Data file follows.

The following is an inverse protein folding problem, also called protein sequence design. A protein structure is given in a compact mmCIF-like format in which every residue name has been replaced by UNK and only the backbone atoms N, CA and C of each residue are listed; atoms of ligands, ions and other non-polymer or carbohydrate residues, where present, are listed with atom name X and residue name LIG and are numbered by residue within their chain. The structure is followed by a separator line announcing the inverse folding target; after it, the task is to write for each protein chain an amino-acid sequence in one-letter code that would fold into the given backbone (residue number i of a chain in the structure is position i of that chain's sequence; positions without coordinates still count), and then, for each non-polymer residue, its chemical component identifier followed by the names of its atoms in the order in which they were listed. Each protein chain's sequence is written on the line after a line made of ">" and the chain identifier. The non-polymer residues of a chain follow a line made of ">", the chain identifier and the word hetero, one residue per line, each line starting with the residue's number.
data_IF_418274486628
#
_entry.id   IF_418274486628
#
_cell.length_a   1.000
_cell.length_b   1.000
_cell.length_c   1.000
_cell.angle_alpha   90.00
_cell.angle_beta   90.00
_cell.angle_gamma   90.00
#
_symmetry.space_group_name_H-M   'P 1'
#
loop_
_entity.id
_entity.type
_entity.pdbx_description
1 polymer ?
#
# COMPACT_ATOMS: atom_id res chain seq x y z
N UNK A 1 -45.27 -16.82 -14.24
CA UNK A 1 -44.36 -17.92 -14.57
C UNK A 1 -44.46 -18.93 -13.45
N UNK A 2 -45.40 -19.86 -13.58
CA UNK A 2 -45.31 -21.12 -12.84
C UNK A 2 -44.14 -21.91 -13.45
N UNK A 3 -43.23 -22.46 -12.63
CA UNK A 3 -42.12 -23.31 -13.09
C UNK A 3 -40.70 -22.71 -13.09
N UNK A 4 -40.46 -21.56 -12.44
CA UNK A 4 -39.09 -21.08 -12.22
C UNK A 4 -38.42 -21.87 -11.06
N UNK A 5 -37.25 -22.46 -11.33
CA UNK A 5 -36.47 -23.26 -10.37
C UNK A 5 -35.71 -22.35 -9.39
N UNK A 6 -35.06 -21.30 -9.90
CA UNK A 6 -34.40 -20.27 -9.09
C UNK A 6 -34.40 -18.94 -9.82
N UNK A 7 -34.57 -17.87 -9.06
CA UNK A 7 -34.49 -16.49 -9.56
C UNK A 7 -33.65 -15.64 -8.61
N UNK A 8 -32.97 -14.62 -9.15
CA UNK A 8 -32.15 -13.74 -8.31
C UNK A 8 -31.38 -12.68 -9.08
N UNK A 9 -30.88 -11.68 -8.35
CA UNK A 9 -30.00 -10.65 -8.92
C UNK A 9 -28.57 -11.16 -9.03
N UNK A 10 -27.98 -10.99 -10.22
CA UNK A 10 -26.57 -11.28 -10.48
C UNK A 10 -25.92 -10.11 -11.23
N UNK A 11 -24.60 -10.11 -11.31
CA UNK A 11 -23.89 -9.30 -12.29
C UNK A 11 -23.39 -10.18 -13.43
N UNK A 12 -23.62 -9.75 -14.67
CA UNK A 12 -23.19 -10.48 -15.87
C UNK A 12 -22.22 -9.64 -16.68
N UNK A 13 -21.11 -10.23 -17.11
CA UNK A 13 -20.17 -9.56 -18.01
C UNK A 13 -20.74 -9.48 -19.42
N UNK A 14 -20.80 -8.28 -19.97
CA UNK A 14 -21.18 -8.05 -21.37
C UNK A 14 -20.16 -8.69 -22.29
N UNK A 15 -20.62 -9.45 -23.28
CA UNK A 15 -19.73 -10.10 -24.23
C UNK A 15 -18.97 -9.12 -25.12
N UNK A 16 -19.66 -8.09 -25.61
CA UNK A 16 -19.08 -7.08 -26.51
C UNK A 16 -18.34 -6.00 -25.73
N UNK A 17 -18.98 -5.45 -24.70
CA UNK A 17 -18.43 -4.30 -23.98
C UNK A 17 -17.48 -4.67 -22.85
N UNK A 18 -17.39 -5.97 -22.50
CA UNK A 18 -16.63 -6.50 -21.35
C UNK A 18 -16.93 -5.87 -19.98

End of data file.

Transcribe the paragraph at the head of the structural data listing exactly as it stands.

The following is an inverse protein folding problem, also called protein sequence design. A protein structure is given in a compact mmCIF-like format in which every residue name has been replaced by UNK and only the backbone atoms N, CA and C of each residue are listed; atoms of ligands, ions and other non-polymer or carbohydrate residues, where present, are listed with atom name X and residue name LIG and are numbered by residue within their chain. The structure is followed by a separator line announcing the inverse folding target; after it, the task is to write for each protein chain an amino-acid sequence in one-letter code that would fold into the given backbone (residue number i of a chain in the structure is position i of that chain's sequence; positions without coordinates still count), and then, for each non-polymer residue, its chemical component identifier followed by the names of its atoms in the order in which they were listed. Each protein chain's sequence is written on the line after a line made of ">" and the chain identifier. The non-polymer residues of a chain follow a line made of ">", the chain identifier and the word hetero, one residue per line, each line starting with the residue's number.